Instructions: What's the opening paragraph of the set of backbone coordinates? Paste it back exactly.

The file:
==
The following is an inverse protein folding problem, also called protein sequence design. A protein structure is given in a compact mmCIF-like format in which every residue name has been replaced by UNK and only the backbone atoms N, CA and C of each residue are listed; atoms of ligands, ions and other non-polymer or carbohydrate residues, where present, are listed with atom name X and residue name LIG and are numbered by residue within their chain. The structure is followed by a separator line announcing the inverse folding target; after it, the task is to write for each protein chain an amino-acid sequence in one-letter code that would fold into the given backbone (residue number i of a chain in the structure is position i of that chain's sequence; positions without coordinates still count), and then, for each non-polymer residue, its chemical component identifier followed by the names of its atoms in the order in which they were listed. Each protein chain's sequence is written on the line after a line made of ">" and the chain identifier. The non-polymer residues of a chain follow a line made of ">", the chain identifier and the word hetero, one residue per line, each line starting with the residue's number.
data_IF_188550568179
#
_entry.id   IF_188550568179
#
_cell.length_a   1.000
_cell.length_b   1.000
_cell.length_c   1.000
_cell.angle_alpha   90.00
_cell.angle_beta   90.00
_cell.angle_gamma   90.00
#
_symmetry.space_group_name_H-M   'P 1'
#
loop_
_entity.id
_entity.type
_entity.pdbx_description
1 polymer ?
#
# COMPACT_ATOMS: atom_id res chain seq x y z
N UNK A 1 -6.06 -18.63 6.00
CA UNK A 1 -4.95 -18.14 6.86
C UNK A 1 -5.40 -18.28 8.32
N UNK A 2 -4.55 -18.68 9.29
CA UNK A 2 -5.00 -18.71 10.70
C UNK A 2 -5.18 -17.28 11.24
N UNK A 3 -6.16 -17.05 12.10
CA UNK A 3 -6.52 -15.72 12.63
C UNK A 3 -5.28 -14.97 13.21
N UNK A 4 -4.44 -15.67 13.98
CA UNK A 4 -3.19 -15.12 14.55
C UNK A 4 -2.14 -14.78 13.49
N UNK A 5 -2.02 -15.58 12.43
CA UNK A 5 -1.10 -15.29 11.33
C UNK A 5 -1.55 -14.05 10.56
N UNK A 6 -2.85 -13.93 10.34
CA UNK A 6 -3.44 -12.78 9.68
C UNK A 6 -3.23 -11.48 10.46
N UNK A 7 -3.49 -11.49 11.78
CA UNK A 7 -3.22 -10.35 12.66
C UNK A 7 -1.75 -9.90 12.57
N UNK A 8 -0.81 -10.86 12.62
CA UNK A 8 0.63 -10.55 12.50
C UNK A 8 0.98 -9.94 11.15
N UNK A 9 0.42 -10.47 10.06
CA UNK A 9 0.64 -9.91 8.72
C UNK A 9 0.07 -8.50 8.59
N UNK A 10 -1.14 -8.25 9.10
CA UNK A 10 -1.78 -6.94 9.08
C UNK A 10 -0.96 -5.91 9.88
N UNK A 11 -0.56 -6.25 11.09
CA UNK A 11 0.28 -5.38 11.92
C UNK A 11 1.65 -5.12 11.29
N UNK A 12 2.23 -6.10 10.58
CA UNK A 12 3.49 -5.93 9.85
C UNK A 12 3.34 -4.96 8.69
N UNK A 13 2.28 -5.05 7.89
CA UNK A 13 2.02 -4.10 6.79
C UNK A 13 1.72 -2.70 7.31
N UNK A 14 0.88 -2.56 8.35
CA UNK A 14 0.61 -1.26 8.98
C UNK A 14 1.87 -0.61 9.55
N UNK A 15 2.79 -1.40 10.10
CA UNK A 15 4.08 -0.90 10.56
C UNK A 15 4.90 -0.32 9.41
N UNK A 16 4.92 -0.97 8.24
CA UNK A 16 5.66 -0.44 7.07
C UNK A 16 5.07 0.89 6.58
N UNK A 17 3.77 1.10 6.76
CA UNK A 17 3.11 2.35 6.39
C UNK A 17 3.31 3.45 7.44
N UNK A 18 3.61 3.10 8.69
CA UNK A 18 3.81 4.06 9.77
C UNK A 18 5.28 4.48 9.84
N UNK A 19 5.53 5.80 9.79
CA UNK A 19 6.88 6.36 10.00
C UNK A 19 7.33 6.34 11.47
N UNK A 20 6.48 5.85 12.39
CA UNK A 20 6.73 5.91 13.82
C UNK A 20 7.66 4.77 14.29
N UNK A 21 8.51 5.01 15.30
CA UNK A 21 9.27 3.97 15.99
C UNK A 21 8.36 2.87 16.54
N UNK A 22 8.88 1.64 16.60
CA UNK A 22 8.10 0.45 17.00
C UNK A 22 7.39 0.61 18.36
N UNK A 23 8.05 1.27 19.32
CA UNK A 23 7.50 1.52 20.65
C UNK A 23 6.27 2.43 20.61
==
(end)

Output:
The following is an inverse protein folding problem, also called protein sequence design. A protein structure is given in a compact mmCIF-like format in which every residue name has been replaced by UNK and only the backbone atoms N, CA and C of each residue are listed; atoms of ligands, ions and other non-polymer or carbohydrate residues, where present, are listed with atom name X and residue name LIG and are numbered by residue within their chain. The structure is followed by a separator line announcing the inverse folding target; after it, the task is to write for each protein chain an amino-acid sequence in one-letter code that would fold into the given backbone (residue number i of a chain in the structure is position i of that chain's sequence; positions without coordinates still count), and then, for each non-polymer residue, its chemical component identifier followed by the names of its atoms in the order in which they were listed. Each protein chain's sequence is written on the line after a line made of ">" and the chain identifier. The non-polymer residues of a chain follow a line made of ">", the chain identifier and the word hetero, one residue per line, each line starting with the residue's number.